David Glasgow, one of the candidates for the vacant District 18 Metro Council seat, voted in three Republican primaries since 2002, according to voting records provided by the Davidson County Election Commission.
The district leans heavily Democratic and in fact is considered one of the most liberal voting blocs in Nashville. In Tennessee, primary elections are open and voters may choose to vote on either a Republican or Democrat ballot.
Glasgow, who is openly gay, voted in the 2002 Republican state primary, the 2006 Republican state primary and, most recently, in the 2008 Republican presidential primary last year.
Asked to explain his choice to vote in Republican primaries, Glasgow told The City Paper he had also voted for President Barack Obama, Gov. Phil Bredesen and Mayor Karl Dean, all Democrats.
Glasgow said his decision to vote in Republican primaries was a strategic one so he could vote against a particular candidate. For instance, Glasgow said he was satisfied with either Obama or then Sen. Hillary Clinton in last year’s Democratic primary. So, he voted in the Republican primary to specifically vote against Arkansas Gov. Mike Huckabee. Voting records show Glasgow never voted in a Democratic primary.
Asked which party he would typically affiliate himself with, Glasgow described himself as a “progressive independent.”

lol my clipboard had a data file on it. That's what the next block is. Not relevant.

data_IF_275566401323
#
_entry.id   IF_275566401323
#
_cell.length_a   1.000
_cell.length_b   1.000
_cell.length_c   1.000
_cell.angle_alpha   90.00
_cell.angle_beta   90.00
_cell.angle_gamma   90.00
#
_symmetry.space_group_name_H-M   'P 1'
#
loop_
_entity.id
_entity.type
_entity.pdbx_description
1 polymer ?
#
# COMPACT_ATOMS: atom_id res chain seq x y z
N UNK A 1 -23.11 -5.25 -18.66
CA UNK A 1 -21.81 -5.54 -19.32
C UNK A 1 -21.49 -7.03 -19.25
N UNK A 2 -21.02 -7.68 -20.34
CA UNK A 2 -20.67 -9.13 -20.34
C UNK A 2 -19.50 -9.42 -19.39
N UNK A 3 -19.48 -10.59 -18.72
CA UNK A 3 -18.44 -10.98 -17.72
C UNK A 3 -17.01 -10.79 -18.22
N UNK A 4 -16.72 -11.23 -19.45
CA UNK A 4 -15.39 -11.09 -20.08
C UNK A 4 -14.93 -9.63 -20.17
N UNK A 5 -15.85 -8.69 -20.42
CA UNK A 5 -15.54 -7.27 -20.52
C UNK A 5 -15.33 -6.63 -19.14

Glasgow pointed out that one of his leading advisers is former Council member Betty Nixon, whom he considers a leading progressive voice in District 18.
“I don’t like being told by either party who I should vote for. So that’s why I have [to] consider myself an independent,” Glasgow said.
Besides his voting record — which can be downloaded here — Glasgow also has a history of working for Republican administrations. He worked under Anne Pope during Gov. Don Sundquist’s administration. Pope was appointed by Sundquist as his commissioner of commerce and insurance and as commissioner of film and music, Glasgow said.
Glasgow works as the communications director for the state office of the U.S. Rural Development Agency. Glasgow was hired to that post by an appointee of President George W. Bush, he said.
Along with a stated goal of serving as a pro-neighborhood voice on Council, Glasgow opposed the English Only charter amendment that failed at the ballot in January.
Glasgow is one of four candidates on the ballot for the March 26 special election to replace previous District 18 Council member Keith Durbin. The others are attorney John Ray Clemmons, neighborhood activist and after-school program coordinator Stephenie Dodson and Belmont professor Kristine LaLonde.
There will be two open forums this weekend to give voters the opportunity to meet the candidates. The Nashville Neighborhood Defense Fund will host a forum Saturday from 9 a.m. to 11 a.m. at the Belmont Mansion.
There will be another open forum on Sunday from 3 to 5:30 p.m. at Belmont United Methodist Church. That forum is sponsored by the Belmont Hillsboro Neighborhood Association, the Hillsboro West End Neighborhood Association, the Hillsboro Village Merchants, West End businesses, Belmont University and Vanderbilt University.